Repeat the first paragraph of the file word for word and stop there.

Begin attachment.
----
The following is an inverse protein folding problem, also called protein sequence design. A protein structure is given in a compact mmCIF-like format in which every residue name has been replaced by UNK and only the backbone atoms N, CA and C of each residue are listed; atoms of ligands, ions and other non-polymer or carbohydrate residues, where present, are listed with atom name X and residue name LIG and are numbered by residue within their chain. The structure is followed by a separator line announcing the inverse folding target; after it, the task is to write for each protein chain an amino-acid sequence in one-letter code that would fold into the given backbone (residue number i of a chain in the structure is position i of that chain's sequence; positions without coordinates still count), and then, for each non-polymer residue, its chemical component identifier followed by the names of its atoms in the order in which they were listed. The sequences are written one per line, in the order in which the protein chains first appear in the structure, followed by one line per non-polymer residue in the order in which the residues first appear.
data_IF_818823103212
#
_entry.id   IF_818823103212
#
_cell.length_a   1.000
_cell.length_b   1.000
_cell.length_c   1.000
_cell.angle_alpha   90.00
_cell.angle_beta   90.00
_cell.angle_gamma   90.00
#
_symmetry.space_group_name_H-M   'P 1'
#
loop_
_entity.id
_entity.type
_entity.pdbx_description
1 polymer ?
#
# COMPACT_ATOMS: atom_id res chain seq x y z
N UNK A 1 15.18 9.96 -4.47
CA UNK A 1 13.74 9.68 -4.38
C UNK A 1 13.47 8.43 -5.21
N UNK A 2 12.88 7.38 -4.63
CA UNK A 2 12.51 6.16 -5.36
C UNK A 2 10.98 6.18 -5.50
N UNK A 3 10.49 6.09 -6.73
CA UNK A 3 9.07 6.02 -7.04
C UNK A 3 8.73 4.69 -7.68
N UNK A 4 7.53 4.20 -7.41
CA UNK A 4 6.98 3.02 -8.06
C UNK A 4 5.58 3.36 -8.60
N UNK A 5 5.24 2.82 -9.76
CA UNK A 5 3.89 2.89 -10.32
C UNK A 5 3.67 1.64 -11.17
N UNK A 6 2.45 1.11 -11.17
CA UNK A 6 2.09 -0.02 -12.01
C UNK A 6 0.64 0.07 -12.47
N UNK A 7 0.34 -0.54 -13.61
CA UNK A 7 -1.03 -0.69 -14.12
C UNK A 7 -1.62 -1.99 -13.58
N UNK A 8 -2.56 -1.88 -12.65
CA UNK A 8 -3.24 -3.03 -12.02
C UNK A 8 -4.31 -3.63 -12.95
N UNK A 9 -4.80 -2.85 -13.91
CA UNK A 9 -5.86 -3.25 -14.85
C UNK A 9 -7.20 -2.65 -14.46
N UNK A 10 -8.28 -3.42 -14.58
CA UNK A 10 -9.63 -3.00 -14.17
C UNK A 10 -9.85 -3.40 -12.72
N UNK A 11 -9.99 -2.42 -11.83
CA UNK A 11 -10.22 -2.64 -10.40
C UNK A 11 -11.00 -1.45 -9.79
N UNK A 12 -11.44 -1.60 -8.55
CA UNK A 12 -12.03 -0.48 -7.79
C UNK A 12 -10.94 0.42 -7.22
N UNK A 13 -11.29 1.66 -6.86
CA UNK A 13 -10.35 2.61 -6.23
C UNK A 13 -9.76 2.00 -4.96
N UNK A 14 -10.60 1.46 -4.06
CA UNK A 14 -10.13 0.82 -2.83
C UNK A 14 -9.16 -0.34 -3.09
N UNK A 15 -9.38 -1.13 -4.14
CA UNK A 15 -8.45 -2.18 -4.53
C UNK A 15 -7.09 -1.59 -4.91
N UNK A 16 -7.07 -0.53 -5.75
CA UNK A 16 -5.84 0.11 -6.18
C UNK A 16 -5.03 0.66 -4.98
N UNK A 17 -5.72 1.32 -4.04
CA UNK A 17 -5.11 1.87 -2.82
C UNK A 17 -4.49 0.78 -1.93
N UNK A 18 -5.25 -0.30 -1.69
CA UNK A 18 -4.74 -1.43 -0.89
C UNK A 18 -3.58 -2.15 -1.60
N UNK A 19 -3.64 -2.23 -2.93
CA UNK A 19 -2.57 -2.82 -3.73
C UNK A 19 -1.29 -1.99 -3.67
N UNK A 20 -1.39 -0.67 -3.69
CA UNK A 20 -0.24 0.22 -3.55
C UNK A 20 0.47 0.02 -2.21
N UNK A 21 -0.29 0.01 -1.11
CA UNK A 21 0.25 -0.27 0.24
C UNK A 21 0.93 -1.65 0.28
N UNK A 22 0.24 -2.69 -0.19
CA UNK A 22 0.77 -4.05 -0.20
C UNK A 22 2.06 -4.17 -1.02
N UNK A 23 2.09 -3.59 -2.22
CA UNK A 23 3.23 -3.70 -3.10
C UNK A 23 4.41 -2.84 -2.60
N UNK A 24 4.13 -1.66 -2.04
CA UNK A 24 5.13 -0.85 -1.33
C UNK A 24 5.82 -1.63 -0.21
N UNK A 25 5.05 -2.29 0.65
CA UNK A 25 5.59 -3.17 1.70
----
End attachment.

The following is an inverse protein folding problem, also called protein sequence design. A protein structure is given in a compact mmCIF-like format in which every residue name has been replaced by UNK and only the backbone atoms N, CA and C of each residue are listed; atoms of ligands, ions and other non-polymer or carbohydrate residues, where present, are listed with atom name X and residue name LIG and are numbered by residue within their chain. The structure is followed by a separator line announcing the inverse folding target; after it, the task is to write for each protein chain an amino-acid sequence in one-letter code that would fold into the given backbone (residue number i of a chain in the structure is position i of that chain's sequence; positions without coordinates still count), and then, for each non-polymer residue, its chemical component identifier followed by the names of its atoms in the order in which they were listed. The sequences are written one per line, in the order in which the protein chains first appear in the structure, followed by one line per non-polymer residue in the order in which the residues first appear.